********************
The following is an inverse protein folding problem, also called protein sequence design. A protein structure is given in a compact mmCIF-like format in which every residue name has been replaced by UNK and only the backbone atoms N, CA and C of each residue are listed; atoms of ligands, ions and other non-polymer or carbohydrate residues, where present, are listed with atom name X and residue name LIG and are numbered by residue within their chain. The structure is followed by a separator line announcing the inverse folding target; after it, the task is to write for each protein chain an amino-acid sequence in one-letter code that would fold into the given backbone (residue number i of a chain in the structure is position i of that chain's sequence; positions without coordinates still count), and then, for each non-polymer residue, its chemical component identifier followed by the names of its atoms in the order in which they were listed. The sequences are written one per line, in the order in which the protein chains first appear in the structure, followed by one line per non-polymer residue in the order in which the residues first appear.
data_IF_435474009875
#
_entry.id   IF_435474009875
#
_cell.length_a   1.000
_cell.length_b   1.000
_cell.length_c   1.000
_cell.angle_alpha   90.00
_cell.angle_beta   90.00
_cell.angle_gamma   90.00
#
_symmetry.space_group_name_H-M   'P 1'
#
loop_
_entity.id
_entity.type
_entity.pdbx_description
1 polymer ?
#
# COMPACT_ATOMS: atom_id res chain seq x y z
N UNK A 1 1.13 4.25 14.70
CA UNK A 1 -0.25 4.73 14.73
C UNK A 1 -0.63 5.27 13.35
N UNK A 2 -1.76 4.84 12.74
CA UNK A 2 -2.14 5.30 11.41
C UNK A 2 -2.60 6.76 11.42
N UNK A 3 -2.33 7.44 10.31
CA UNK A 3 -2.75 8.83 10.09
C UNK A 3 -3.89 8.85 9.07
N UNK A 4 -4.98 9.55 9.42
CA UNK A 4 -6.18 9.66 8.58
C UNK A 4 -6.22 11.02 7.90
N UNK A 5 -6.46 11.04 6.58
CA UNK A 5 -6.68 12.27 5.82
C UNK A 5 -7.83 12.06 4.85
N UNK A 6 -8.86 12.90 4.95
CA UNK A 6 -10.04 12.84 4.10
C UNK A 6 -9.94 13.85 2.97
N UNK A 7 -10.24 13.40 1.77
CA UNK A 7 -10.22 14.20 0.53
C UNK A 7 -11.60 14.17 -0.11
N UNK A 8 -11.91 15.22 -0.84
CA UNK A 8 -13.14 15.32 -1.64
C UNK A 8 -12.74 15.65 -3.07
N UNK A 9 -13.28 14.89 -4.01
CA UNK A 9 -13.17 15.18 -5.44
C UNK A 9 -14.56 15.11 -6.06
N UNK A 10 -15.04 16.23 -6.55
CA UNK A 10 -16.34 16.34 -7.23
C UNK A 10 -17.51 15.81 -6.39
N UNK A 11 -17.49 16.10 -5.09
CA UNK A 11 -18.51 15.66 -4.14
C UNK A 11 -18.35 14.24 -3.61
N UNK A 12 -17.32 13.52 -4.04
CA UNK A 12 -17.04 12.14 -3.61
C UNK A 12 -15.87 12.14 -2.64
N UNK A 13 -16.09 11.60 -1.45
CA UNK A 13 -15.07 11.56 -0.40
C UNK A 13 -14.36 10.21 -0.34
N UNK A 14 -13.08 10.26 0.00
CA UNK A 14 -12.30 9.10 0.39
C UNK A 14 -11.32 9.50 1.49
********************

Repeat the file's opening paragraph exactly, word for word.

The following is an inverse protein folding problem, also called protein sequence design. A protein structure is given in a compact mmCIF-like format in which every residue name has been replaced by UNK and only the backbone atoms N, CA and C of each residue are listed; atoms of ligands, ions and other non-polymer or carbohydrate residues, where present, are listed with atom name X and residue name LIG and are numbered by residue within their chain. The structure is followed by a separator line announcing the inverse folding target; after it, the task is to write for each protein chain an amino-acid sequence in one-letter code that would fold into the given backbone (residue number i of a chain in the structure is position i of that chain's sequence; positions without coordinates still count), and then, for each non-polymer residue, its chemical component identifier followed by the names of its atoms in the order in which they were listed. The sequences are written one per line, in the order in which the protein chains first appear in the structure, followed by one line per non-polymer residue in the order in which the residues first appear.